Our services this year will be held in the shul. As predicted last year, we are fully booked with members and have no casual seats available. We hope to have more room next year...
Question of the Week:
My brother is very religious and I am not. We are on good terms now, but for a while he disowned me for what he deemed as my straying from the path. Is this the Jewish way, to shun those who are less religious than you?
Let me share with you a different view. Here is a story of how a spiritual giant of the last century saw the religious/secular divide.
In the 1940's the previous Lubavitcher Rebbe, Rabbi Yosef Yitzchok Schneerson, was looking for a sponsor to publish a religious text. The funding came from an unexpected source. An elderly woman who was known to be completely secular made a large donation to pay for this project. She had come from a religious background in Europe, but had long abandoned the ways of her family and raised her children without the traditions of her people. Nevertheless she maintained certain emotional ties to her past, and would occasionally support Jewish causes such as the Rebbe's.
When the book was published she was invited to a private audience with the Rebbe. He thanked her for her generosity, and then blessed her that her children and grandchildren should go in the path of Torah and be G-d fearing and righteous Jews.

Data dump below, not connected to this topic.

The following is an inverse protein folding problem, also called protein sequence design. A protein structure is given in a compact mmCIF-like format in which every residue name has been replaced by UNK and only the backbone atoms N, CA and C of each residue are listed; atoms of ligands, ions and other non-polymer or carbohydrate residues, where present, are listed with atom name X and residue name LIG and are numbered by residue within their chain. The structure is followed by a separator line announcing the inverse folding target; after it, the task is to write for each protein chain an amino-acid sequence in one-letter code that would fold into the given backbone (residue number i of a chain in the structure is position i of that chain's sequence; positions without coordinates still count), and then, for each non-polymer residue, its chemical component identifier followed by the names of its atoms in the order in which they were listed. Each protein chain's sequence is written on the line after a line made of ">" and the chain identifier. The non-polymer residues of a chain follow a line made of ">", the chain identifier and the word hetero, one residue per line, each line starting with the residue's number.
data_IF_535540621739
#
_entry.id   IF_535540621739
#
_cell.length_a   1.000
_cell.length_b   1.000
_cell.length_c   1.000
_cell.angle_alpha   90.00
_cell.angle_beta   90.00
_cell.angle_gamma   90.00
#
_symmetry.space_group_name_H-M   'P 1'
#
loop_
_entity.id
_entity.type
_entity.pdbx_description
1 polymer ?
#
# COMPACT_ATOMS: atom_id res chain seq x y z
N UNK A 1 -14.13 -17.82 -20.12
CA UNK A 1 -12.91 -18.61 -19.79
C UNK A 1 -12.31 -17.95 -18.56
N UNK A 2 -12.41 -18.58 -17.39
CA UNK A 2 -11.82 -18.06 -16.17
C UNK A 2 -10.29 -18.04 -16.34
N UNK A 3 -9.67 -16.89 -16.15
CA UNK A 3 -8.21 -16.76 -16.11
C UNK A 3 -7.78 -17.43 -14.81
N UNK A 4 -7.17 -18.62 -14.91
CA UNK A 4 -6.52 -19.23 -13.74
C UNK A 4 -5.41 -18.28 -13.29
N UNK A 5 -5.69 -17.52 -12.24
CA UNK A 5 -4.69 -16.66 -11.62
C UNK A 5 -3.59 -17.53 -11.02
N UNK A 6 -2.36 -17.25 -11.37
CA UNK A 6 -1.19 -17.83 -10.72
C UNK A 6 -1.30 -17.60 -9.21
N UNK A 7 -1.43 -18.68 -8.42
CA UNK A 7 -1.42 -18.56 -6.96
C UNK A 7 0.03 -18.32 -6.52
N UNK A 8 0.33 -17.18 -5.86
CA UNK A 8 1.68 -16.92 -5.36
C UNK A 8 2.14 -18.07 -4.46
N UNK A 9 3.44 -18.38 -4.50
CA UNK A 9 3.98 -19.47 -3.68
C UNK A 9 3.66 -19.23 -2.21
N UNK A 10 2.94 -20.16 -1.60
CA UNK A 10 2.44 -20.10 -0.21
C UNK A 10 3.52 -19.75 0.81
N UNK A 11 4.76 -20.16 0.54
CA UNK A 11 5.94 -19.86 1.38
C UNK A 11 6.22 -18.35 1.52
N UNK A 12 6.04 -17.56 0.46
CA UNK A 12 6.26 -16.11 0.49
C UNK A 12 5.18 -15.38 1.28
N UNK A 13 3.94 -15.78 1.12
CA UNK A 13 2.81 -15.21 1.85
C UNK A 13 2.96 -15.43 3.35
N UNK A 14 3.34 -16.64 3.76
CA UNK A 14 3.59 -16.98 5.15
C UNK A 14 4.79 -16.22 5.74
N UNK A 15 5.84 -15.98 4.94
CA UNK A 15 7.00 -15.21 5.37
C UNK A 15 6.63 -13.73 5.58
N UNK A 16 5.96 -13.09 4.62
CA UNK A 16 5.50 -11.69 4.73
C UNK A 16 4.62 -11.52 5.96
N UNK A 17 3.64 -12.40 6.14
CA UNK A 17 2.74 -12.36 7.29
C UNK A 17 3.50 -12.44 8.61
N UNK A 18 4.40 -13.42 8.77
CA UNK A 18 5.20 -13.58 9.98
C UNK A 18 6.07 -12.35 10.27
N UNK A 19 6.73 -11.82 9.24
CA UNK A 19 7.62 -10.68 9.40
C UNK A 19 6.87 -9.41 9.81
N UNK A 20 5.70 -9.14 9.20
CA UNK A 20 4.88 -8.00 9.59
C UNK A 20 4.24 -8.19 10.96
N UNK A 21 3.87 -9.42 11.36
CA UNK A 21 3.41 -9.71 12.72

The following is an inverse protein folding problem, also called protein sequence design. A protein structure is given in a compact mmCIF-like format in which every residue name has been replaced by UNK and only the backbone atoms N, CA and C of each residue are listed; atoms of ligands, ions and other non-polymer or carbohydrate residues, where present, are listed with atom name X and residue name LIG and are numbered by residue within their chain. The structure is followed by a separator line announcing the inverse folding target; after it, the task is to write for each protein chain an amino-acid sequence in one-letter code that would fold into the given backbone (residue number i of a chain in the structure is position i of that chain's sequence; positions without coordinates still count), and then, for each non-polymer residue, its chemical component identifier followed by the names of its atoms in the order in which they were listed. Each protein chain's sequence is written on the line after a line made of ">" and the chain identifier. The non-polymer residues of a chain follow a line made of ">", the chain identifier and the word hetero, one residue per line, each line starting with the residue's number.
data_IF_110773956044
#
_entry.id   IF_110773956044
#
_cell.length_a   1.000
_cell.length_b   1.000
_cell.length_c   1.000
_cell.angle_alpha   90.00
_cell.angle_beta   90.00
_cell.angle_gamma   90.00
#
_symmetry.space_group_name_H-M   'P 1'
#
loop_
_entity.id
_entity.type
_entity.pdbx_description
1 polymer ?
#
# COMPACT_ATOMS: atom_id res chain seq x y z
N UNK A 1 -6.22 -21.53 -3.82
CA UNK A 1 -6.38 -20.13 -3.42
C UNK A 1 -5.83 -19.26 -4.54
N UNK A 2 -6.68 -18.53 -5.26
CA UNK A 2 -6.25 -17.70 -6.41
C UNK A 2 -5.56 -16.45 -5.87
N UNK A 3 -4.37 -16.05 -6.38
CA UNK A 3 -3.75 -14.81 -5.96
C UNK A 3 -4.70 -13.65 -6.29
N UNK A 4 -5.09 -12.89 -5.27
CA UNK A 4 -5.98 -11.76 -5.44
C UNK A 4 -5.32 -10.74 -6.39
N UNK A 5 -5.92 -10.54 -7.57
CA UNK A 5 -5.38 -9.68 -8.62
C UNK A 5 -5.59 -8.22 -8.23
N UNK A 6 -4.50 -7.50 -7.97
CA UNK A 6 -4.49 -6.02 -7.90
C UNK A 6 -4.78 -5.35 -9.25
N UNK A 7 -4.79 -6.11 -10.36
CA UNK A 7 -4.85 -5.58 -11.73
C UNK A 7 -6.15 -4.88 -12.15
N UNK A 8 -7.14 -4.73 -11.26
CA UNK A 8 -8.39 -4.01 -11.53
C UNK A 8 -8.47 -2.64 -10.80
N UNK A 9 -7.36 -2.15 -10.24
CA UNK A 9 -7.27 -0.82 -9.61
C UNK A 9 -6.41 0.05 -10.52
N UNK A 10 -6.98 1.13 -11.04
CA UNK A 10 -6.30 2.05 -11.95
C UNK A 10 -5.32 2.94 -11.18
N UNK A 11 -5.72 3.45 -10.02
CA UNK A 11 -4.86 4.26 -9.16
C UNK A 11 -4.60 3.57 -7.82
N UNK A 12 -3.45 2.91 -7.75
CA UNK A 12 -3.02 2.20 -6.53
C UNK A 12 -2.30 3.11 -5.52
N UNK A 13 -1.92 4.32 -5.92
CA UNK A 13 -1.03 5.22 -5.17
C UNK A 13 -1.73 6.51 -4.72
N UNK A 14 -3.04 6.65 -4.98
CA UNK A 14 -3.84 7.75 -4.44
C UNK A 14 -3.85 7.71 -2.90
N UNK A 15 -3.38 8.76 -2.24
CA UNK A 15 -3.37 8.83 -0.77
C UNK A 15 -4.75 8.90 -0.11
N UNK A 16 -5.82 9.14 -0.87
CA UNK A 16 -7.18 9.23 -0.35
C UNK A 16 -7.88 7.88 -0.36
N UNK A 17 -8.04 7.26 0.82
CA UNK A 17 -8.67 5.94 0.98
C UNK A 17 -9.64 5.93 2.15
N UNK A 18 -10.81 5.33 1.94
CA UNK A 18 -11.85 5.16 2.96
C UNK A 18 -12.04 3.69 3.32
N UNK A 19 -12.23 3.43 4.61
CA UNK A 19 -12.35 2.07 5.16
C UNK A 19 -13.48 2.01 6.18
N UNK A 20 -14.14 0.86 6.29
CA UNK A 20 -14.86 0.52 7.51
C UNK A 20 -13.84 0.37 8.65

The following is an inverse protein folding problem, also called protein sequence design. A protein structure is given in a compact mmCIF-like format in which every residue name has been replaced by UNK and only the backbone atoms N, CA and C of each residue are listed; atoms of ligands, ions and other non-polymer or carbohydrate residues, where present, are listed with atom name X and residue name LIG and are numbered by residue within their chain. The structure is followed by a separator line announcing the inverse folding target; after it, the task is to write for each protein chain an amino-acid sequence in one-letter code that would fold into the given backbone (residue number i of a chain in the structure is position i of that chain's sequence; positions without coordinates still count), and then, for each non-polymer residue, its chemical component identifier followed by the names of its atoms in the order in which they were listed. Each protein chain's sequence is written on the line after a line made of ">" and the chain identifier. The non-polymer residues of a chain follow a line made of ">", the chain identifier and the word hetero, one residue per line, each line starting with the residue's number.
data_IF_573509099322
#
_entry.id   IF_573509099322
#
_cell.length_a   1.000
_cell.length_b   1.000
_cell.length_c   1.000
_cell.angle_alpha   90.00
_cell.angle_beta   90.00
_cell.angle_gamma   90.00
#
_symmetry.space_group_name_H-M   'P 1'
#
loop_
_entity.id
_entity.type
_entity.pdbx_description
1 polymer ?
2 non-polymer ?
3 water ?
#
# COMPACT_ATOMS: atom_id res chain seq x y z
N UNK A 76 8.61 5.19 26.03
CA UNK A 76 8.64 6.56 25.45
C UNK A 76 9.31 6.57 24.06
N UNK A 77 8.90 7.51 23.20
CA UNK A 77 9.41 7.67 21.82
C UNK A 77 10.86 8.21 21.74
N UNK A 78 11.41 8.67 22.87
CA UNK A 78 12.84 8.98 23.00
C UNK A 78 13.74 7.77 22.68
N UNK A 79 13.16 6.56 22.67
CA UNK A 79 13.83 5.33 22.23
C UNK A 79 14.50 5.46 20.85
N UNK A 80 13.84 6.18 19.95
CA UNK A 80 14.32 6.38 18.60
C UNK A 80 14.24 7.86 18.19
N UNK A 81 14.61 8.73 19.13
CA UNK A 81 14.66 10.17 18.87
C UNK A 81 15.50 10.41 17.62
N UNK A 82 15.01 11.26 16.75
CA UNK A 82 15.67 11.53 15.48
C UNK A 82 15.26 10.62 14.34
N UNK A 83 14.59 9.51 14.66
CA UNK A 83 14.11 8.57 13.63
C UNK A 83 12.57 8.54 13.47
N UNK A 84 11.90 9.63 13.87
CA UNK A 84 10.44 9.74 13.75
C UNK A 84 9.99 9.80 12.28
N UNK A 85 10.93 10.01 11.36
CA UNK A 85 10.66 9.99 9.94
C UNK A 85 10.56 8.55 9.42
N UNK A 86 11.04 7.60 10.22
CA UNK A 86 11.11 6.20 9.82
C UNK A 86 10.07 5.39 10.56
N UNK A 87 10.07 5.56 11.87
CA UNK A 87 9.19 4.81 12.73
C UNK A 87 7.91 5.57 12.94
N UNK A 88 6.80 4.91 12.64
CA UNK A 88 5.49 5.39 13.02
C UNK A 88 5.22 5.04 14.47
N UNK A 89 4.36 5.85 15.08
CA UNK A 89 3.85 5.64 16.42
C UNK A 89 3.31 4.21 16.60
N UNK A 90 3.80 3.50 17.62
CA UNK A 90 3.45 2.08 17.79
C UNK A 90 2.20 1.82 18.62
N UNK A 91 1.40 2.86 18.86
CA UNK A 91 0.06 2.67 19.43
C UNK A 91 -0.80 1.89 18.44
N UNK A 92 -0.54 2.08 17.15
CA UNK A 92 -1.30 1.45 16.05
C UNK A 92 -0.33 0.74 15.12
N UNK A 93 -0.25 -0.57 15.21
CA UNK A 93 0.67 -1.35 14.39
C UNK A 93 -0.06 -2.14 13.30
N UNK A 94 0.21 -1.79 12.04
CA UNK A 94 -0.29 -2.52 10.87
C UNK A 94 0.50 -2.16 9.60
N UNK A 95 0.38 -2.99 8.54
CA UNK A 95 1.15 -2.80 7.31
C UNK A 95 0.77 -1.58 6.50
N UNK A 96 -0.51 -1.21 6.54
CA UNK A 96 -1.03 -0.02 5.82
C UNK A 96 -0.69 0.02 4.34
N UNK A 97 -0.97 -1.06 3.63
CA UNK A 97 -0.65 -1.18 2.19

This blessing came as a surprise to the lady. She thought the Rebbe may have mistaken her for someone else. Her children were far from anything Jewish, so why would he bless her that they be righteous Jews?
She said, "But Rebbe, I am not religious."
The Rebbe looked at her with serious eyes. Then he told her, "We don't know who is religious."
This response is striking. Here is a venerable rabbi with a long white beard telling an assimilated modern woman that we don't really know who is closer to G-d. He was not giving an easy excuse for rejecting Judaism. Rather he was completely destroying the idea of a spiritual hierarchy based on human standards. In true religion, there is no room for snobbery on the part of those who see themselves as committed, nor feelings of inadequacy on the part of those who feel they are on the periphery. We don't know who is religious. So we all need to try harder.
We don't know which mitzvah is the one our soul came into this world to do. We don't know how precious our efforts are in the eyes of G-d, even if they seem small in the eyes of man.